Don't let the pressure build while job hunting - there is help out there
I usually try to keep things positive and upbeat, however this past month someone from one of my online job hunting groups killed himself because he was unemployed.
He left behind a wife and a young child and people that cared about him. Some of us cared without ever meeting him.
So I decided to write a column about some of the services available to help people over the financial and mental obstacles that can come with being unemployed.
This article concentrates on help available within Washtenaw County, but there's help in all counties. Your local Michigan Works! office will have lists of agencies in your area if you are not from Washtenaw.
Many of the agencies listed here operate at no-cost or low-cost for people who don't have health insurance.
Image CC License: Yew Wei Tan via Flickr
First, we need to start the conversation and recognize that depression is not something you can “catch” nor is it something you can just shrug off.
After my friend's suicide, I heard a comment that he was selfish for killing himself. People who suffer from depression or similar disorders need real medical intervention, whether traditional or holistic — I've seen success with both. People who kill themselves are not selfish; they're responding to brain chemicals that alter their day-to-day life activities.
Second, because I know how it feels to not have a job or insurance, I want to share some of the places you can seek help. Yes, some readers might not like or agree with these groups' politics or religion, but please understand when someone is without insurance or a good source of income, these organizations offer real alternatives that take away some of the pressure of being unemployed.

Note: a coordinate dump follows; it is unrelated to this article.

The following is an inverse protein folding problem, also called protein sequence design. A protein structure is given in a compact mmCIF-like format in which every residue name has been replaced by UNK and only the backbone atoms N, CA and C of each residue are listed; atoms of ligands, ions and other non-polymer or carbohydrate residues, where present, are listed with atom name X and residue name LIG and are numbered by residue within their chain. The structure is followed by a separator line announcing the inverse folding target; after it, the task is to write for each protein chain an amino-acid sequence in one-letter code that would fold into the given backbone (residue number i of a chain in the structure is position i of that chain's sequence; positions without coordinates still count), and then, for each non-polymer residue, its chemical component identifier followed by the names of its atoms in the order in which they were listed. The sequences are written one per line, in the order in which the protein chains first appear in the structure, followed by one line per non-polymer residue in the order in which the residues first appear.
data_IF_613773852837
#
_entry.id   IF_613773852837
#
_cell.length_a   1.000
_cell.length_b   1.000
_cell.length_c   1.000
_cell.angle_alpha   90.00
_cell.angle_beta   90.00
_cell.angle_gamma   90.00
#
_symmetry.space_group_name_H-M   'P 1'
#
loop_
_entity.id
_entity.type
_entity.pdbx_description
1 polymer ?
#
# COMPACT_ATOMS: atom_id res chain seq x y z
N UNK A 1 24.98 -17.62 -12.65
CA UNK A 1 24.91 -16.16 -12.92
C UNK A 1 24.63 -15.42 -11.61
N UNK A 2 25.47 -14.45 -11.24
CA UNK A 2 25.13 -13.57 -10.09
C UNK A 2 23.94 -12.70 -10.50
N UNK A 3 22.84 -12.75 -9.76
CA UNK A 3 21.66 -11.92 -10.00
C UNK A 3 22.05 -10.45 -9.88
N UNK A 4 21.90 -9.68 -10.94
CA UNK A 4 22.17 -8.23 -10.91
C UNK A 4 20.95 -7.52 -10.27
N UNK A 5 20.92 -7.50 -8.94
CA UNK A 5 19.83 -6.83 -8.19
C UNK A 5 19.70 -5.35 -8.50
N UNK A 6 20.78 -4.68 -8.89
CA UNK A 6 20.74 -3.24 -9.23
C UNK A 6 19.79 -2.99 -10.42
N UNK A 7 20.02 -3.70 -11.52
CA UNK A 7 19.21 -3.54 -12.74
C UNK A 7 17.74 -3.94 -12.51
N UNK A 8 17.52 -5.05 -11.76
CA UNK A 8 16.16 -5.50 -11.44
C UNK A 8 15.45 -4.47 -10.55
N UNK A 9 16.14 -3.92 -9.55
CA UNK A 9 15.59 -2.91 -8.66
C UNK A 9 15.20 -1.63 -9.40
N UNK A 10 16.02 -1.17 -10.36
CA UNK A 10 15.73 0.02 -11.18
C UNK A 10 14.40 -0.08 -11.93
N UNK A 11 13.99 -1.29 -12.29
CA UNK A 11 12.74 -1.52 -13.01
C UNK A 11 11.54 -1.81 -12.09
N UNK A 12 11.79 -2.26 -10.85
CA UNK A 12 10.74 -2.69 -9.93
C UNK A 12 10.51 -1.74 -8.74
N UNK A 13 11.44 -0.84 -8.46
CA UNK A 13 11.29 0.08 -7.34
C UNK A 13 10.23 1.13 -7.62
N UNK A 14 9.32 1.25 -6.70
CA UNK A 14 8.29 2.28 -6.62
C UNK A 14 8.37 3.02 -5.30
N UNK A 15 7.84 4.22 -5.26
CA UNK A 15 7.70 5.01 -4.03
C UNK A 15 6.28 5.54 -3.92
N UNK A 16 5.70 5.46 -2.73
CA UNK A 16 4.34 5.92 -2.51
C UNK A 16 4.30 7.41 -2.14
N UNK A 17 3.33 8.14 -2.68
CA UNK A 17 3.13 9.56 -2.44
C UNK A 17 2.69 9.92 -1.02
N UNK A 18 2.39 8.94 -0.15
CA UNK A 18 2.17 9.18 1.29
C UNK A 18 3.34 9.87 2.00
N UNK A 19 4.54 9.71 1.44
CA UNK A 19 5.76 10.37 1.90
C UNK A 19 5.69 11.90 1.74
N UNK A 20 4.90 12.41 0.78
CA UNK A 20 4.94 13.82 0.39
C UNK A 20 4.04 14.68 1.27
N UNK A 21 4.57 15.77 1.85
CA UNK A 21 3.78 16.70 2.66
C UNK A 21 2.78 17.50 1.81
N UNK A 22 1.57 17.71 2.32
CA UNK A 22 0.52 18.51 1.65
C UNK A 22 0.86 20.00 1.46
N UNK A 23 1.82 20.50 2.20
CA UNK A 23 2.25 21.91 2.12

I've gathered phone numbers and information from a variety of sources, but mostly from the Michigan Unemployment Office guide from a class at Michigan Works! in Ypsilanti titled “How to get a job in a tough economy.” It's a great class, and I highly recommend it.
Counseling and suicide/crisis hot lines
- U of M Psychiatric Hotline, 734-936-5900
- U of M Crisis Hotline, 734-996-4747
- Helpline, 1-800-SUICIDE (1-800-784-2433)
- Helpline, 1-800-273-TALK (1-800-273-8255)
Clothing, financial assistance, food, housing/utilities, transportation
- A variety of offerings Catholic Social Services of Washtenaw County, 734-971-9781
- Utility bills, food, clothing, transportation, Aid in Milan 734-439-8420
- Clothing, Bethel A.M.E., 734-663-3800
- Utilities, rent, burial, tax foreclosure, Department of Human Services, 734-481-2000
- Emergency services, weatherization and more, ETCS, 734-544-6850
- A variety of offerings, United Way of Washtenaw County, dial 211
- Food and financial assistance (Chelsea/Dexter residents only), Faith in Action (just inside Chelsea Hospital entrance on the right), 734-475-3305
- Clothing (men, women’s, children), Faith in Action, 734-475-3305
- Financial assistance, emergency needs, furniture (last resort) Tuesday-Friday, 9:30 to noon, Friends in Deed, 734-484-4357
- Clothing, House by the Side of the Road, 734-971-2550